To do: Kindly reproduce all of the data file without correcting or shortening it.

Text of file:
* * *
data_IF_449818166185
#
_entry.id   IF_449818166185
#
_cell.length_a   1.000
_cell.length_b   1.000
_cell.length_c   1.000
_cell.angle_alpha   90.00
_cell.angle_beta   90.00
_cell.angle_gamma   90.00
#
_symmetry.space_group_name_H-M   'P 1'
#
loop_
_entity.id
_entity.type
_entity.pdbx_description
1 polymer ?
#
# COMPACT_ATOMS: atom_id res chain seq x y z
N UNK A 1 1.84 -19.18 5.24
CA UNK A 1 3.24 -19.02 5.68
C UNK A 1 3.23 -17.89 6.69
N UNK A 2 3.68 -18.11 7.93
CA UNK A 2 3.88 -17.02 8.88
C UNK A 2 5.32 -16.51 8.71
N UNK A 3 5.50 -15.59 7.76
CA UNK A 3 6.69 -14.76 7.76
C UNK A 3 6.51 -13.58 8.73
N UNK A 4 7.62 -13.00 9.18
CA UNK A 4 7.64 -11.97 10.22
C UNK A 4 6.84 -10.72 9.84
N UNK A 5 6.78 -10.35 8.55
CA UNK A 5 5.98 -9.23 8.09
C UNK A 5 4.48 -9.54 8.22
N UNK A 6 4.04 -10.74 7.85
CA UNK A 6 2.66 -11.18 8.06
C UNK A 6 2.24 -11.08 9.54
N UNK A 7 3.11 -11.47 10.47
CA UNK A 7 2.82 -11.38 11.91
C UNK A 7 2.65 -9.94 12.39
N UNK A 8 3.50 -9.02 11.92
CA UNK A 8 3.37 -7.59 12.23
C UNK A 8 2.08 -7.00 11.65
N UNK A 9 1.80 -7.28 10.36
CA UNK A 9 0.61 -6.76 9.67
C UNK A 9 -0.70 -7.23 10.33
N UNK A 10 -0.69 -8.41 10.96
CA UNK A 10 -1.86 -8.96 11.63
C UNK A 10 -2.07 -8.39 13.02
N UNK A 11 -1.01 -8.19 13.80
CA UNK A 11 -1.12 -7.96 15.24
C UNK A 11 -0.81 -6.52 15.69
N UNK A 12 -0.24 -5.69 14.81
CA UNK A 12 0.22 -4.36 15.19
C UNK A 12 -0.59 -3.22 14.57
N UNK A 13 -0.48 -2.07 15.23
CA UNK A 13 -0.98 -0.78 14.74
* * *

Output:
data_IF_449818166185
#
_entry.id   IF_449818166185
#
_cell.length_a   1.000
_cell.length_b   1.000
_cell.length_c   1.000
_cell.angle_alpha   90.00
_cell.angle_beta   90.00
_cell.angle_gamma   90.00
#
_symmetry.space_group_name_H-M   'P 1'
#
loop_
_entity.id
_entity.type
_entity.pdbx_description
1 polymer ?
#
# COMPACT_ATOMS: atom_id res chain seq x y z
N UNK A 1 1.84 -19.18 5.24
CA UNK A 1 3.24 -19.02 5.68
C UNK A 1 3.23 -17.89 6.69
N UNK A 2 3.68 -18.11 7.93
CA UNK A 2 3.88 -17.02 8.88
C UNK A 2 5.32 -16.51 8.71
N UNK A 3 5.50 -15.59 7.76
CA UNK A 3 6.69 -14.76 7.76
C UNK A 3 6.51 -13.58 8.73
N UNK A 4 7.62 -13.00 9.18
CA UNK A 4 7.64 -11.97 10.22
C UNK A 4 6.84 -10.72 9.84
N UNK A 5 6.78 -10.35 8.55
CA UNK A 5 5.98 -9.23 8.09
C UNK A 5 4.48 -9.54 8.22
N UNK A 6 4.04 -10.74 7.85
CA UNK A 6 2.66 -11.18 8.06
C UNK A 6 2.24 -11.08 9.54
N UNK A 7 3.11 -11.47 10.47
CA UNK A 7 2.82 -11.38 11.91
C UNK A 7 2.65 -9.94 12.39
N UNK A 8 3.50 -9.02 11.92
CA UNK A 8 3.37 -7.59 12.23
C UNK A 8 2.08 -7.00 11.65
N UNK A 9 1.80 -7.28 10.36
CA UNK A 9 0.61 -6.76 9.67
C UNK A 9 -0.70 -7.23 10.33
N UNK A 10 -0.69 -8.41 10.96
CA UNK A 10 -1.86 -8.96 11.63
C UNK A 10 -2.07 -8.39 13.02
N UNK A 11 -1.01 -8.19 13.80
CA UNK A 11 -1.12 -7.96 15.24
C UNK A 11 -0.81 -6.52 15.69
N UNK A 12 -0.24 -5.69 14.81
CA UNK A 12 0.22 -4.36 15.19
C UNK A 12 -0.59 -3.22 14.57
N UNK A 13 -0.48 -2.07 15.23
CA UNK A 13 -0.98 -0.78 14.74